It is important to responsibly pay off all your debts. To do this, you will have to construct a plan. You can choose to consolidate your credit into one monthly payment by taking out a credit line to pay off all your debts and then paying that back monthly, or you can take out a separate installment loan to take care of certain emergency payments and then get that out of the way. Whatever approach you decide to take, be sure to do your research and manage your credit use wisely. Managing your use of credit and understanding the factors that may impact your credit score are important to your financial health. Treat management of your credit score as an investment in your future. By using credit wisely, you can increase the likelihood of the availability of financial products such as personal loans or personal lines of credit when you need them. Having more options for funding available to you in the event of an emergency can help reduce the stress of finding solutions to your financial shortfall.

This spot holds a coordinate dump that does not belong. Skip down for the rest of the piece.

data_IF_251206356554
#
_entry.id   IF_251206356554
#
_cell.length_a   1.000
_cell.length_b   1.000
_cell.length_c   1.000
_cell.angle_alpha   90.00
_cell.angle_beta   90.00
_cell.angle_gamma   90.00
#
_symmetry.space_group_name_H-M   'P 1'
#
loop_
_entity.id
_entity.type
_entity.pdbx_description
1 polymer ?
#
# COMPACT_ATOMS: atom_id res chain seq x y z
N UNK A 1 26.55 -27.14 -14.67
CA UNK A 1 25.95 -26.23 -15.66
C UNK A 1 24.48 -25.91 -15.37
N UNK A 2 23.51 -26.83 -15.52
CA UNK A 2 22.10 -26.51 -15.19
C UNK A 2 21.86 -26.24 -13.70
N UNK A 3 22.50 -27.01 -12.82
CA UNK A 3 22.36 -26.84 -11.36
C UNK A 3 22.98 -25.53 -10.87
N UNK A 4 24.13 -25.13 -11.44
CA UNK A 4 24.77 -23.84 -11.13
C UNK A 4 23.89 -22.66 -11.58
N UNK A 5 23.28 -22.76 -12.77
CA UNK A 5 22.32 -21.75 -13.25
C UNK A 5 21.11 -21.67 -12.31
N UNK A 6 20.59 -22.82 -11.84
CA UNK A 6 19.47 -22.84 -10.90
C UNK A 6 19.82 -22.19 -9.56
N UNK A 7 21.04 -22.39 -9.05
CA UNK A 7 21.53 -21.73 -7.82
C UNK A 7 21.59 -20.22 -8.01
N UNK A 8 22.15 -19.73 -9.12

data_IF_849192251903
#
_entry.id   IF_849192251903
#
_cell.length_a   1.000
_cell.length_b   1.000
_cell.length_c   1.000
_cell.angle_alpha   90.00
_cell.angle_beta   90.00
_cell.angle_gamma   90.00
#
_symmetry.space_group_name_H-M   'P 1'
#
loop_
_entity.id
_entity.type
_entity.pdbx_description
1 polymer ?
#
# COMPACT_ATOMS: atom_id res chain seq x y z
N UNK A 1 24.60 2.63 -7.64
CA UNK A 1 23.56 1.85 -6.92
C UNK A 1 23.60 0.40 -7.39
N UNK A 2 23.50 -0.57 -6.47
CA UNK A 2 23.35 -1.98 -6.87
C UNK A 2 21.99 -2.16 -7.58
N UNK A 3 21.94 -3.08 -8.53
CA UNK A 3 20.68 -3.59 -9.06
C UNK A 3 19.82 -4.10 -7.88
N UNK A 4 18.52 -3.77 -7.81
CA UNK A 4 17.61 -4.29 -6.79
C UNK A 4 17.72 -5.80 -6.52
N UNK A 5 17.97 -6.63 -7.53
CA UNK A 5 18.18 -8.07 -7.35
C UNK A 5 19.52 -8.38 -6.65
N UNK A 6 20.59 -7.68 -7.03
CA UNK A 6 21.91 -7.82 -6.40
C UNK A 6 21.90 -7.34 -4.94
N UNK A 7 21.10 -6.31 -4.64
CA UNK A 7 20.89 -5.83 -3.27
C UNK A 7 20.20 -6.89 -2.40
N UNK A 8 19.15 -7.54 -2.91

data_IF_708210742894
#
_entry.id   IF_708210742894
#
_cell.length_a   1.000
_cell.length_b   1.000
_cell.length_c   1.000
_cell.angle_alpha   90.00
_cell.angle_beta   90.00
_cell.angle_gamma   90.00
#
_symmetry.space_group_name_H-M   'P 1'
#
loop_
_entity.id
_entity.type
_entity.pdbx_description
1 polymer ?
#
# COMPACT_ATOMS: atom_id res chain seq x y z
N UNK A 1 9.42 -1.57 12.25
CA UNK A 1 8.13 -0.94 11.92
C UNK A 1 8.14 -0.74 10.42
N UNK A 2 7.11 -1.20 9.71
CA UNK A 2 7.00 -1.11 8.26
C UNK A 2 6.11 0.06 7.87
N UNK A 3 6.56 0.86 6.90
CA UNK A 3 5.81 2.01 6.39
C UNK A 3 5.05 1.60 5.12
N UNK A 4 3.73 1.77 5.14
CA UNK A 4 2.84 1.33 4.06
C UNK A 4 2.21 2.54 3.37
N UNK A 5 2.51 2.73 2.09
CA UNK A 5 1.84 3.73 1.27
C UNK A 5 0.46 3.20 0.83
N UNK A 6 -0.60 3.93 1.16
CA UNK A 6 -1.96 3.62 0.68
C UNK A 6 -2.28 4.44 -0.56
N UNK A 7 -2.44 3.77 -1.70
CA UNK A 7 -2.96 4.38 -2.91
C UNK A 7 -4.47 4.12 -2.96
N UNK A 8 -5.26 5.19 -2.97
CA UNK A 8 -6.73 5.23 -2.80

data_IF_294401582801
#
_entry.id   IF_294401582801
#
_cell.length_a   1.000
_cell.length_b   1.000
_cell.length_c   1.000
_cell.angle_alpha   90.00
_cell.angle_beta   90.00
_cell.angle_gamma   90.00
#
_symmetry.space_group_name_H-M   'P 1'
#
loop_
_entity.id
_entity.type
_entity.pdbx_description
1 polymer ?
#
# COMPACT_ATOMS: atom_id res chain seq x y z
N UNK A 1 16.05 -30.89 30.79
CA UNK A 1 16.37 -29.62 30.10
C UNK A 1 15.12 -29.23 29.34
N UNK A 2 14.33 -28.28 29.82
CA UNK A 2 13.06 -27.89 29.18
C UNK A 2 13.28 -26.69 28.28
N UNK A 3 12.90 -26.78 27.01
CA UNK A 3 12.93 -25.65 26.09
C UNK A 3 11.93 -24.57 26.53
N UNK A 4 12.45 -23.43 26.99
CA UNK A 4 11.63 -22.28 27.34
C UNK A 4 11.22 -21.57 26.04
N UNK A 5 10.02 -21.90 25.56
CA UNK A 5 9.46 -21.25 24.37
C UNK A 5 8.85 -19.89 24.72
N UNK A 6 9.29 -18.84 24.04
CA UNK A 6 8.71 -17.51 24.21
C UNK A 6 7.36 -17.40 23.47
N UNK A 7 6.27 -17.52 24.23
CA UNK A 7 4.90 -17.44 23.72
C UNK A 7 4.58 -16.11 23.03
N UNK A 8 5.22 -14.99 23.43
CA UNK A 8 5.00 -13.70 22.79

Additional Resources:

MoneyKey Frequently Asked Questions:

MoneyKey Homepage:

Direct lending:

What is a credit score?

Credit Reports and Scores (

Coping with Debt (FTC):